The Indiana congressional delegation has been bleeding seniority, a coveted asset in Capitol Hill.
Hoosiers lost 78 years this year because of the exits of U.S. Sen. Dick Lugar, along with Reps. Dan Burton and Mike Pence and 24 years in 2010 when U.S. Sen. Evan Bayh retired and Reps. Baron Hill and Brad Ellworth were defeated.
But in the past week, there was been a restoration of some of the clout, coming from the Republican Class of 2010.
U.S. Rep. Todd Young landed a seat on the House Ways & Means Committee. U.S. Rep. Marlin Stutzman won a seat on the House Financial Services Committee. Both are so-called “A” committees that aspiring members deeply desire, bringing with them power and prestige for the state.
“These two really set the economic policy for the country,” said a jubilant Stutzman, R-Howe, on Tuesday. “For Indiana, I am so proud of Todd. He’ll represent Indiana interests and our tax policy. He’ll be an ally and a friend for our delegation to go to when it comes to tax issues, trade issues, so many things surrounding that. It’s only going to be that more important over the next couple of years as we talk about tax restructuring. And then, when it comes to financial institutions, it’s about the money supply issues, the Federal Reserve, the big banks, the small banks, community banks, insurance, how does insurance play its role within the economy. All of these are major factors in what’s going to get the economy growing again. To have the two of us on these two committees is a huge gain.”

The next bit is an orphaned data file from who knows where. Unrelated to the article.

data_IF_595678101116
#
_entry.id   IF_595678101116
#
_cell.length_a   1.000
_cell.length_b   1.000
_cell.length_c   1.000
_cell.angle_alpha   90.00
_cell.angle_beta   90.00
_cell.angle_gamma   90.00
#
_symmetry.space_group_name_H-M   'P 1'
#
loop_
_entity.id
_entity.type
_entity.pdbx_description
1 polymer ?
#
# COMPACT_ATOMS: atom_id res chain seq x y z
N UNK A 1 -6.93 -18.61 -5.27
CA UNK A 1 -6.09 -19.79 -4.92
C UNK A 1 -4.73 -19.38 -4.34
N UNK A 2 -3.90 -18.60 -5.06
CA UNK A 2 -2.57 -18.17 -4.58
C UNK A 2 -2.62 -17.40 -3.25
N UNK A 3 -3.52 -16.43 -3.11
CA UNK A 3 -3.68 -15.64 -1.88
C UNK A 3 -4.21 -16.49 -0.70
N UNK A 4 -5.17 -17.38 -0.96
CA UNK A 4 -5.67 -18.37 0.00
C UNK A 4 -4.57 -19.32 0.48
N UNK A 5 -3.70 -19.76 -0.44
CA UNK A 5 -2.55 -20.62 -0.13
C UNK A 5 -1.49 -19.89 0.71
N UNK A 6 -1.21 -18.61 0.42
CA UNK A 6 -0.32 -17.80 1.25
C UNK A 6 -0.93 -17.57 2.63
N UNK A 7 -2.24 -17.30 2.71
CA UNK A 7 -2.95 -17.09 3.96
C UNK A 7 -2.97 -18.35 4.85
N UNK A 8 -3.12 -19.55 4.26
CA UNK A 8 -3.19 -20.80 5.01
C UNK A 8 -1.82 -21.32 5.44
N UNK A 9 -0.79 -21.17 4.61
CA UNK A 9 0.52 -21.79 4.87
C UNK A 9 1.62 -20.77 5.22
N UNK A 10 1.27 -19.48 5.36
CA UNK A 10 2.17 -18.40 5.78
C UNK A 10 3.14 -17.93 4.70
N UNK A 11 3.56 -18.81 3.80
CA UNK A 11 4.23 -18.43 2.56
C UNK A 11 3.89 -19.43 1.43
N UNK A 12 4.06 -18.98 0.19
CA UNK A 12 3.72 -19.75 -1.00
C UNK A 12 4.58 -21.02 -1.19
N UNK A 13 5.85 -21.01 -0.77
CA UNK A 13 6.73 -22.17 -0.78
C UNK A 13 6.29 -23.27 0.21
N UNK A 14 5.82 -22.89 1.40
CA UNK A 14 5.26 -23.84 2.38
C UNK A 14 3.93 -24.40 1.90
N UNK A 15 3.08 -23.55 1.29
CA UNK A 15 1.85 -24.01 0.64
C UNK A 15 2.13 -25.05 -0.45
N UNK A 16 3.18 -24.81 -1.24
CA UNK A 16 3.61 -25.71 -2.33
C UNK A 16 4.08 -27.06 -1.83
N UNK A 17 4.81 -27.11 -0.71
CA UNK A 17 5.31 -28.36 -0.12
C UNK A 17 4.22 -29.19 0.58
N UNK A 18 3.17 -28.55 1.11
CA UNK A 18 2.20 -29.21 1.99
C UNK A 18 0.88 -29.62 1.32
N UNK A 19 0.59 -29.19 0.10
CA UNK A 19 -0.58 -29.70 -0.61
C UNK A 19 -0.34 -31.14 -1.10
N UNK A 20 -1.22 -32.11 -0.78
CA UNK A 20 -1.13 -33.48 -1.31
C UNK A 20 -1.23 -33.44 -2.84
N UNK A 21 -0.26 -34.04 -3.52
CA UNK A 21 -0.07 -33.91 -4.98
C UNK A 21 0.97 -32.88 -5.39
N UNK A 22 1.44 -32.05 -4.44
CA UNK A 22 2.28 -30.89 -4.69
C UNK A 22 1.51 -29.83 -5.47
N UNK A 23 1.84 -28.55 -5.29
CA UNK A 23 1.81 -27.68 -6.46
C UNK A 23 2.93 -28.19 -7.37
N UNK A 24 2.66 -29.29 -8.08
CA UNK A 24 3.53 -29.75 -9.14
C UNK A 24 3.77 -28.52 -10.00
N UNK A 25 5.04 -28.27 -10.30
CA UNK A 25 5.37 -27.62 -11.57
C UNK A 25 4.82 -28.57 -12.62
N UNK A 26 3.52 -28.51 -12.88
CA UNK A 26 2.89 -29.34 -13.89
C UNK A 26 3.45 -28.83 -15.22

Young, R-Bloomington, explained, “At this critical time, I look forward to working on things like tax reform to make our country more economically competitive, prepare us for faster private sector job creation, and allow middle income Hoosiers to take home more pay. There’s also a big role to play on trade issues to help our Indiana farmers and manufacturers export more products.”
Stutzman said the competition between Young and Rep. Todd Rokita, another member of the class of 2010, “worked itself out” with Young landing the slot. “We’re behind all the requests by the other candidates,” Stutzman said. “So we get the committees that will help our delegation be the most effective for our state.”
Rokita, a Munster native, was campaigning hard for the Ways & Means slot, emphasizing to his colleagues that he directly contributed and helped raise more than $800,000 for House GOP candidates in the 2012 cycle. Rokita argued that Indiana deserved a Ways & Means seat because of the importance of the state to the Midwestern economy.
Although Young, rather than Rokita, will be helping to make up the seniority deficit, Rokita said he was happy for his home state colleague. “Everyone in the delegation was positive about everyone else and what they wanted,” Rokita said in an HPI interview. “This is another building block in the pillar of cohesiveness we’re trying to build for the state.”